Approaching the trip in this way, one avoids the question of “balance” by making the question irrelevant. The challenge instead becomes one of how to faithfully see—to see as Christ would want us to—in a confusing land and in confusing times. I am all for hearing dissenting voices, but if one is devoted to following Christ in all things, if one sees the connection between the peace and the justice God calls us to, how does “balance” help?
What does “balance” actually mean and why does the question come up? I am guessing, but let me suppose the following: with respect to the current state of affairs in the Holy Land, there is an issue—the Palestinian/Israeli conflict. This conflict names a struggle between these two groups in which each has a claim to the same piece of land. In other words, the struggle is one with two sides. As observers of the conflict from the outside, we have but two choices: to pick one side or the other. If one is for the Palestinians, one is anti-Israeli. If one is for the Israelis, one is anti-Palestinian. Balance then is the “virtue” which keeps us from being trapped on one side or the other. I don’t know if this is exactly what people mean, but I suspect it is something like this.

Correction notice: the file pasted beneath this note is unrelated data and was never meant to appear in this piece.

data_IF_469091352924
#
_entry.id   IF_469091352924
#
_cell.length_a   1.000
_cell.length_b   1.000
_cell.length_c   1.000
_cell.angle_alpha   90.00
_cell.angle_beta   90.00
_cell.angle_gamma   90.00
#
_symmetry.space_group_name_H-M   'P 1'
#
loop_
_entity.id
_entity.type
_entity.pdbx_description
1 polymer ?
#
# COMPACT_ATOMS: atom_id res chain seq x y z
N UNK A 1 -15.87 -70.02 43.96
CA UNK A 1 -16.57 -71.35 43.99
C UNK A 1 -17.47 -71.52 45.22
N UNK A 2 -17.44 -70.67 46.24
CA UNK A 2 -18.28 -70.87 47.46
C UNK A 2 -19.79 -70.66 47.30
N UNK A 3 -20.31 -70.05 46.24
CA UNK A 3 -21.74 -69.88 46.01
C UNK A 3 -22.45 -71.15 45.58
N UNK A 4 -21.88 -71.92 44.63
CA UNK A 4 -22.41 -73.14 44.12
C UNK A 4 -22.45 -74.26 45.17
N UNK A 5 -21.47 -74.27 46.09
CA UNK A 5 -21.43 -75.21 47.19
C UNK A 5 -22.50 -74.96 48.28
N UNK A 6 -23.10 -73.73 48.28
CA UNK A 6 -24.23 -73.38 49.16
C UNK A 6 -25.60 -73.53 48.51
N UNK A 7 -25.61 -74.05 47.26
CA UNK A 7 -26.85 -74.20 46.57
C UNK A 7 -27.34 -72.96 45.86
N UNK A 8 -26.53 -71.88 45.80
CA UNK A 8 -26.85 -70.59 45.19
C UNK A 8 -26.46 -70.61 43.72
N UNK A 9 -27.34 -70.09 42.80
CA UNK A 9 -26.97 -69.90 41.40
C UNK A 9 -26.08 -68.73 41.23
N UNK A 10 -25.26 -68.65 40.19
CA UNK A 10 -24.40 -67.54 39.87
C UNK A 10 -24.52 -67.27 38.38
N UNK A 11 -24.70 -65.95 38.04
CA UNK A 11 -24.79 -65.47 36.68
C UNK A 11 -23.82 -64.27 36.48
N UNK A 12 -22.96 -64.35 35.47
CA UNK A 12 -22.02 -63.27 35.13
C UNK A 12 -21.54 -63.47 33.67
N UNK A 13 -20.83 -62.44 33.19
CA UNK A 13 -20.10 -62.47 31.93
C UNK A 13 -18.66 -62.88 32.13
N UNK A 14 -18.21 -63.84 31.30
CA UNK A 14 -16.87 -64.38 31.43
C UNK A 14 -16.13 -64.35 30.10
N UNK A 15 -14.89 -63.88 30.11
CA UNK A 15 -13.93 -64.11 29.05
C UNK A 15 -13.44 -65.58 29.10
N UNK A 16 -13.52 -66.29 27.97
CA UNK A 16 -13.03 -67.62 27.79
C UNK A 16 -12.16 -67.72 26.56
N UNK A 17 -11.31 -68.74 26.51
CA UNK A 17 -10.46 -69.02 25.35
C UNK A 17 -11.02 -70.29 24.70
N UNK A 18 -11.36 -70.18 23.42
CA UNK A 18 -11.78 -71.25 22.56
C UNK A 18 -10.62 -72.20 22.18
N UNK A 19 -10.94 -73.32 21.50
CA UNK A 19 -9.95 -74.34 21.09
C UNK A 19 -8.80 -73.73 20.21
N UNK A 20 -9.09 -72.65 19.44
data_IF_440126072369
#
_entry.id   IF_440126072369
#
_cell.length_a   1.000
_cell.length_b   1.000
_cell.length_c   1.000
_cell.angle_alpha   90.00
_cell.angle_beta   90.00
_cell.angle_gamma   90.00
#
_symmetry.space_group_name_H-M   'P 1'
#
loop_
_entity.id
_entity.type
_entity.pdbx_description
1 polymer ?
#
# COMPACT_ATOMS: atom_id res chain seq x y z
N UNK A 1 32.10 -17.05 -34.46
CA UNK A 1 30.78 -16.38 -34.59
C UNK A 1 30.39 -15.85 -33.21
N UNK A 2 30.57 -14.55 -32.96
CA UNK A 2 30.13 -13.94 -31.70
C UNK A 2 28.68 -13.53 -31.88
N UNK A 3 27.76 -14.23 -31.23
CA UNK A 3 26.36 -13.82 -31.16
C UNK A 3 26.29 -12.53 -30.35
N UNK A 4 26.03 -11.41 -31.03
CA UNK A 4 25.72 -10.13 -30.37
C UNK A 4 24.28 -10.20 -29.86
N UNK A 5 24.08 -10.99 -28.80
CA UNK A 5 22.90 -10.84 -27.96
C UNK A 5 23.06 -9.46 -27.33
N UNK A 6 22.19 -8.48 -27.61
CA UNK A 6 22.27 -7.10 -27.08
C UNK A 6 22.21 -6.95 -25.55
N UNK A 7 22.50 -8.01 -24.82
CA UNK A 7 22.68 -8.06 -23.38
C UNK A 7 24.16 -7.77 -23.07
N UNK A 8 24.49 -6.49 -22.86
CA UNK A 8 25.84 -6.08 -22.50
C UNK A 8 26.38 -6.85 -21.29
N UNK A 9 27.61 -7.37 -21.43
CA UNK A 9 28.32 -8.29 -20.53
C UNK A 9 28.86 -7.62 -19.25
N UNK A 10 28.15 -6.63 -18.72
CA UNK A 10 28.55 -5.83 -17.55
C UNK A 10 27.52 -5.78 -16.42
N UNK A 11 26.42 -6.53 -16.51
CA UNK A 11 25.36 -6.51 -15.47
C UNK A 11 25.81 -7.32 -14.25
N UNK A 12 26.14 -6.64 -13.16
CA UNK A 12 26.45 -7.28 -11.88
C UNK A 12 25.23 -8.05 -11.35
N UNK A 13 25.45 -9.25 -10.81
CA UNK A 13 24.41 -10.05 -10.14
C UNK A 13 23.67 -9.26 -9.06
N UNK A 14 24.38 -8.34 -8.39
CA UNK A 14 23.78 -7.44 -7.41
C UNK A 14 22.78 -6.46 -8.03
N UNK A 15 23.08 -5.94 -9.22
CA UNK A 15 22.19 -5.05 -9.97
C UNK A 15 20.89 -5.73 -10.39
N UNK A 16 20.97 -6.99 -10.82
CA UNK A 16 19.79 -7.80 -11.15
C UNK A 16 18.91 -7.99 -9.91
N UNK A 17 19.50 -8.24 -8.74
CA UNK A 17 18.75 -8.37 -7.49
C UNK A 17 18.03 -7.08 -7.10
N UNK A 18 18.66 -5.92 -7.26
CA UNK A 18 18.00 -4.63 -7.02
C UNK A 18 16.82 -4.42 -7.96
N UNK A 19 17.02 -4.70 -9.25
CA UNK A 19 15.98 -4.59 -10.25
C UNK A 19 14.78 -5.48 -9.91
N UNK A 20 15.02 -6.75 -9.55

The problems with this are manyfold. First, the question of Israel and Palestine is not an abstract issue but a matter of real people and real people’s lives. Such lives are always more complicated than issues. Real people can’t be easily reduced to a simplistic two-sided issue. The complication of real people is also the joy and sorrow of life in the church, where it is also not a matter of rules or policies but rather how to deal with real actual people as Jesus did.